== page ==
By Stuart Pfeifer and Javier Panzar
February 20, 2015
California Atty. Gen. Kamala D. Harris on Friday approved the hotly debated sale of a chain of six struggling Catholic hospitals — including two in Los Angeles County — but imposed strict conditions on how they will be managed.
The requirements left the future of the Daughters of Charity Health System hospitals in doubt — at least for several days.
Prime Healthcare Services Inc. of Ontario said it would need days to review Harris’ ruling before deciding whether to proceed with the purchase, which includes St. Francis Medical Center in Lynwood and St. Vincent Medical Center near downtown Los Angeles.
Harris said she would require Prime Healthcare to keep all of the hospitals open for 10 years — including four of them as acute-care hospitals — and insisted they provide the same level of charity care to indigent patients as Daughters of Charity had.
“We will do a careful analysis and hope to reach a decision within a week,” said Dr. Kavitha Reddy Bhatia, vice president of clinical transformation for Prime Healthcare. She is the daughter of the company’s founder, Dr. Prem Reddy. “We very much remain committed to the future success of these hospitals.”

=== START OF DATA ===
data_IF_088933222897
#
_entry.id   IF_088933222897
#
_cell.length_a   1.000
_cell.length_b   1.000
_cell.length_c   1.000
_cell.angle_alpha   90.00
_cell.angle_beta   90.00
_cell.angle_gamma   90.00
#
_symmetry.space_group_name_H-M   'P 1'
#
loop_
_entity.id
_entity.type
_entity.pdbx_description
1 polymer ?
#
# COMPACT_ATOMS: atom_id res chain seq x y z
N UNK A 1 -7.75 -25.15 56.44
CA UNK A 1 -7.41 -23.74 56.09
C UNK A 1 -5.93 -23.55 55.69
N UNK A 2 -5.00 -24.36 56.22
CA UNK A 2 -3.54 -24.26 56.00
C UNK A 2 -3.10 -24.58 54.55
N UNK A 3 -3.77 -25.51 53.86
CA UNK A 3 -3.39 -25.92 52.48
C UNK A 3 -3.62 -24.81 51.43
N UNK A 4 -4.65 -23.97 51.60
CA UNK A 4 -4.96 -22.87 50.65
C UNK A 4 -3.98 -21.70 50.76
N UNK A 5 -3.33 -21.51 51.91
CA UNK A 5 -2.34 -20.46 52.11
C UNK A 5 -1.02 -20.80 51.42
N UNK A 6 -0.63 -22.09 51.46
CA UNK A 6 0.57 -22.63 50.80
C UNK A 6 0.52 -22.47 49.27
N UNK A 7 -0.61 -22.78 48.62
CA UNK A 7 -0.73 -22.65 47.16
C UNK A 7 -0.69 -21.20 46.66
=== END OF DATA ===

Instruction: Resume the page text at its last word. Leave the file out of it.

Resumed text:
The closely watched sale has been a hot-button issue across California for months, with more than 7,600 jobs and vital healthcare services to a number of lower-income communities hanging in the balance. It brought together unlikely allies in the nonprofit Catholic chain that has specialized in healthcare for the poor, and Reddy, an Ontario-based turnaround expert and cost-cutter who has built a fast-growing chain of 30 hospitals.
In October, Prime Healthcare agreed to pay about $843 million in cash and assumed debt to acquire the six hospitals. A key part of the agreement was Prime Healthcare’s promise to assume $300 million of liability for the pensions of 17,000 current and former Daughters of Charity employees.
The proposed sale quickly drew strong opponents and supporters. Some unions and elected officials had lobbied Harris to block the sale, saying Prime Healthcare was more concerned with profits than treating the sick and poor. Those who backed the sale noted Prime Healthcare’s history of saving troubled hospitals and said the company was the best option to save the struggling Catholic hospitals.
Workers at St. Vincent Medical Center near downtown Los Angeles cheered the approval.
“I hope that Prime carries on the tradition of helping the poor,” said Don Baisa, who works as a shuttle driver at St. Vincent. “Lots of people need this place. It is in the heart of L.A.”
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